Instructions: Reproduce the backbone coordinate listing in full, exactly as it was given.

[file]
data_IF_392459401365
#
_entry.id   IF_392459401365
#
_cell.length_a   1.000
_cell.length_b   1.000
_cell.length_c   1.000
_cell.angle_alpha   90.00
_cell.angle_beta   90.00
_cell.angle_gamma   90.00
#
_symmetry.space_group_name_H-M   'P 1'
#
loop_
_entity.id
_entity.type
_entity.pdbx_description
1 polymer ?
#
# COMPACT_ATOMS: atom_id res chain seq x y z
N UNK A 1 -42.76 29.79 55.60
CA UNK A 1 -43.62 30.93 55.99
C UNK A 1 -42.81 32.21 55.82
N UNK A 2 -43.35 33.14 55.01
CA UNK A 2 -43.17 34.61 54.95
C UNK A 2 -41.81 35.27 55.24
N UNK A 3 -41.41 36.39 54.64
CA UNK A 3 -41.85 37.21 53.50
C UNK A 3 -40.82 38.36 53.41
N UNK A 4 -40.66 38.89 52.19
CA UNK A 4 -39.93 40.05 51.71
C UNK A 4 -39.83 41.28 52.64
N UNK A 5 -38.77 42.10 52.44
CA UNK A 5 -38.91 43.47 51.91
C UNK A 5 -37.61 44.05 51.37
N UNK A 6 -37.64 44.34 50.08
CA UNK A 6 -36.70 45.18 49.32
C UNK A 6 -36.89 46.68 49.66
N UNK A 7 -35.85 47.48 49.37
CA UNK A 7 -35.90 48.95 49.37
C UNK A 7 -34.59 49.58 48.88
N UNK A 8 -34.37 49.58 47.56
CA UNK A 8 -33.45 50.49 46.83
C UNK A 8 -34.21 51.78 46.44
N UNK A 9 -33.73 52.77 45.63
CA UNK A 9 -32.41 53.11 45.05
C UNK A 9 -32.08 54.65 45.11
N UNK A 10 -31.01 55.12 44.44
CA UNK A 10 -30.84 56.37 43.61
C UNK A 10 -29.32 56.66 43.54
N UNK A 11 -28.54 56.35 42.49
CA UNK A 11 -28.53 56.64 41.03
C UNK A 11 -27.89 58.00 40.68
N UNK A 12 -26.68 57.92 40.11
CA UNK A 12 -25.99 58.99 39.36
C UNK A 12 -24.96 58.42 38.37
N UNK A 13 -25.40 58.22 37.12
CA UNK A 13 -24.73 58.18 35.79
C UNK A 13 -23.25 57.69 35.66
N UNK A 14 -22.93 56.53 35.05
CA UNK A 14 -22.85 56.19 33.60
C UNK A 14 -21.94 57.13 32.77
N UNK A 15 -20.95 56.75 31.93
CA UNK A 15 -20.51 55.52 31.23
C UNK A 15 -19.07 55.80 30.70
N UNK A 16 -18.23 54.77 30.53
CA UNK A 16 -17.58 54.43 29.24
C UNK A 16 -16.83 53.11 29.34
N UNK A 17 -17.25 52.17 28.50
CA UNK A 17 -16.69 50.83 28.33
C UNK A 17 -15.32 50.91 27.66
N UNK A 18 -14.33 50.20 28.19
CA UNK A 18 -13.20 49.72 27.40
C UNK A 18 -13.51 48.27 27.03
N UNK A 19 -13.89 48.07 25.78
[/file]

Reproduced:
data_IF_392459401365
#
_entry.id   IF_392459401365
#
_cell.length_a   1.000
_cell.length_b   1.000
_cell.length_c   1.000
_cell.angle_alpha   90.00
_cell.angle_beta   90.00
_cell.angle_gamma   90.00
#
_symmetry.space_group_name_H-M   'P 1'
#
loop_
_entity.id
_entity.type
_entity.pdbx_description
1 polymer ?
#
# COMPACT_ATOMS: atom_id res chain seq x y z
N UNK A 1 -42.76 29.79 55.60
CA UNK A 1 -43.62 30.93 55.99
C UNK A 1 -42.81 32.21 55.82
N UNK A 2 -43.35 33.14 55.01
CA UNK A 2 -43.17 34.61 54.95
C UNK A 2 -41.81 35.27 55.24
N UNK A 3 -41.41 36.39 54.64
CA UNK A 3 -41.85 37.21 53.50
C UNK A 3 -40.82 38.36 53.41
N UNK A 4 -40.66 38.89 52.19
CA UNK A 4 -39.93 40.05 51.71
C UNK A 4 -39.83 41.28 52.64
N UNK A 5 -38.77 42.10 52.44
CA UNK A 5 -38.91 43.47 51.91
C UNK A 5 -37.61 44.05 51.37
N UNK A 6 -37.64 44.34 50.08
CA UNK A 6 -36.70 45.18 49.32
C UNK A 6 -36.89 46.68 49.66
N UNK A 7 -35.85 47.48 49.37
CA UNK A 7 -35.90 48.95 49.37
C UNK A 7 -34.59 49.58 48.88
N UNK A 8 -34.37 49.58 47.56
CA UNK A 8 -33.45 50.49 46.83
C UNK A 8 -34.21 51.78 46.44
N UNK A 9 -33.73 52.77 45.63
CA UNK A 9 -32.41 53.11 45.05
C UNK A 9 -32.08 54.65 45.11
N UNK A 10 -31.01 55.12 44.44
CA UNK A 10 -30.84 56.37 43.61
C UNK A 10 -29.32 56.66 43.54
N UNK A 11 -28.54 56.35 42.49
CA UNK A 11 -28.53 56.64 41.03
C UNK A 11 -27.89 58.00 40.68
N UNK A 12 -26.68 57.92 40.11
CA UNK A 12 -25.99 58.99 39.36
C UNK A 12 -24.96 58.42 38.37
N UNK A 13 -25.40 58.22 37.12
CA UNK A 13 -24.73 58.18 35.79
C UNK A 13 -23.25 57.69 35.66
N UNK A 14 -22.93 56.53 35.05
CA UNK A 14 -22.85 56.19 33.60
C UNK A 14 -21.94 57.13 32.77
N UNK A 15 -20.95 56.75 31.93
CA UNK A 15 -20.51 55.52 31.23
C UNK A 15 -19.07 55.80 30.70
N UNK A 16 -18.23 54.77 30.53
CA UNK A 16 -17.58 54.43 29.24
C UNK A 16 -16.83 53.11 29.34
N UNK A 17 -17.25 52.17 28.50
CA UNK A 17 -16.69 50.83 28.33
C UNK A 17 -15.32 50.91 27.66
N UNK A 18 -14.33 50.20 28.19
CA UNK A 18 -13.20 49.72 27.40
C UNK A 18 -13.51 48.27 27.03
N UNK A 19 -13.89 48.07 25.78